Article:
“Council members will work in collaboration with campus administration to identify possible gaps in current mental health programs, services, and resources, while also identifying viable solutions to better meet student needs,” Weldy said. “Council members will actively engage the larger campus community to obtain feedback on what members of the community think is working and what needs improvement when it comes to creating a healthier campus community for all students.”

Another expectation highlighted on the website was to “honor confidentiality of information disclosed.” Weldy expanded on what exactly this entails for council members, providing the example that they will field suggestions from campus administration and would be expected to provide feedback to the administrators before sharing with the general public. 

Along with collaboration with administrators, council members will be expected to collect feedback from the student body. Weldy provided the examples of on-campus surveys or focus groups as possible ways to collect opinions from students.

“As stated previously, Council members will actively engage the larger campus community to obtain feedback on what members of the community think is working and what needs improvement when it comes to creating a healthier campus community for all students,” Weldy said.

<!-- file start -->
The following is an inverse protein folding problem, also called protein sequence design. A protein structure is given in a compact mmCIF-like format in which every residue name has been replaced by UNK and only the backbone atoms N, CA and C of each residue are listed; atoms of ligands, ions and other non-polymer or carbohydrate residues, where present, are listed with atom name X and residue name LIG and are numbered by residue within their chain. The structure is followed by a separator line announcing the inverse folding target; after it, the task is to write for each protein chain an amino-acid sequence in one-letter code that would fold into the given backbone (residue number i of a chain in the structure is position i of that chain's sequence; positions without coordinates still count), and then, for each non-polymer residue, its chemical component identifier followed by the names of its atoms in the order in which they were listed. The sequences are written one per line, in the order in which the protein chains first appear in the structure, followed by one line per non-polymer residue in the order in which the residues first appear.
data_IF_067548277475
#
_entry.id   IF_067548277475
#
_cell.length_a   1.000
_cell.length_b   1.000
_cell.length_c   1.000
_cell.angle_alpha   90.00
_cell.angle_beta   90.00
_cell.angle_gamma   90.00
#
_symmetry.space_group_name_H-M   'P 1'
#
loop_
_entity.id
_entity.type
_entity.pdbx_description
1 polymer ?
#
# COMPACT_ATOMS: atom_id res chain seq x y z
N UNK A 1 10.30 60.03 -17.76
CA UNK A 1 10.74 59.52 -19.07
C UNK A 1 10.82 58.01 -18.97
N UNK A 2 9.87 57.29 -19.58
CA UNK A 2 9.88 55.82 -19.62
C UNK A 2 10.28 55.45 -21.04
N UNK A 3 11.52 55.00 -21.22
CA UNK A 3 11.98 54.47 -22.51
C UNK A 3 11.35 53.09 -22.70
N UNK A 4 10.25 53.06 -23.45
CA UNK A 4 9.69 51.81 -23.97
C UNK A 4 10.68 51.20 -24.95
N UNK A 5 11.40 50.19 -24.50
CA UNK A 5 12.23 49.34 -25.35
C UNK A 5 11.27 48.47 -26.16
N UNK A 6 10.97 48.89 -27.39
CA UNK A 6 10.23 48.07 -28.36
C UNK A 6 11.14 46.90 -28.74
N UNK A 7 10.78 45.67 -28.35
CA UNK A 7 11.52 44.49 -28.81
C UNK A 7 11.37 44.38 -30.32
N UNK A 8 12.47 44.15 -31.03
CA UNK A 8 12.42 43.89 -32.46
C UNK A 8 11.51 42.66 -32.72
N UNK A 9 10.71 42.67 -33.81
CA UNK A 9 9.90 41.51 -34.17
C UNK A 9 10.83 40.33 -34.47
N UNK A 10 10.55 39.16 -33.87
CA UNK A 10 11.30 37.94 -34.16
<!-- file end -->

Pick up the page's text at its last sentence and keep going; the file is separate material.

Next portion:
According to Weldy, including monthly meetings, council members may be asked to spend anywhere from 2-4 hours a month working with the council.

The application states that students who apply for the council will serve a one-and-a-half-year term from the spring of 2023 through the end of the 2024 spring semester. Weldy explained that the term length will be shortened to a year for any future council members. Although there was no mention of exceptions for term limits, Weldy clarified that upperclassmen could serve shorter terms.

“The term length does not exclude any student, including upperclassmen, who has an interest in applying,” Weldy said. “For example, if a senior expecting to graduate in May 2023 wants to submit their application to serve on the Council, they are welcome to do so. If they are selected, they will only be able to serve on the Council for one semester. In such cases, we would identify another student from the pool of existing applicants to take their place.”

The Campus Citizen reached out to Interim Chancellor Klein for comment about the formation of the council but was redirected to Vice Chancellor of Student Affairs, Eric Weldy. 

The application for students to join the Chancellor’s Student Mental Health Council closes on Jan. 13. 

If you or someone you know is thinking about suicide and seeking emotional support, there are crisis lines available via phone, chat or text: Dial 988, chat at 988Lifeline.org or visit in.gov/iss for more resources.

Ashley Wilson is a sophomore double majoring in creative writing and journalism at IUPUI. She is a writer and photographer who covers campus and culture for The Campus Citizen.

Katie Wiseman (she/her) is a senior majoring in journalism with a minor in Spanish. She is the Editor-In-Chief of The Campus Citizen.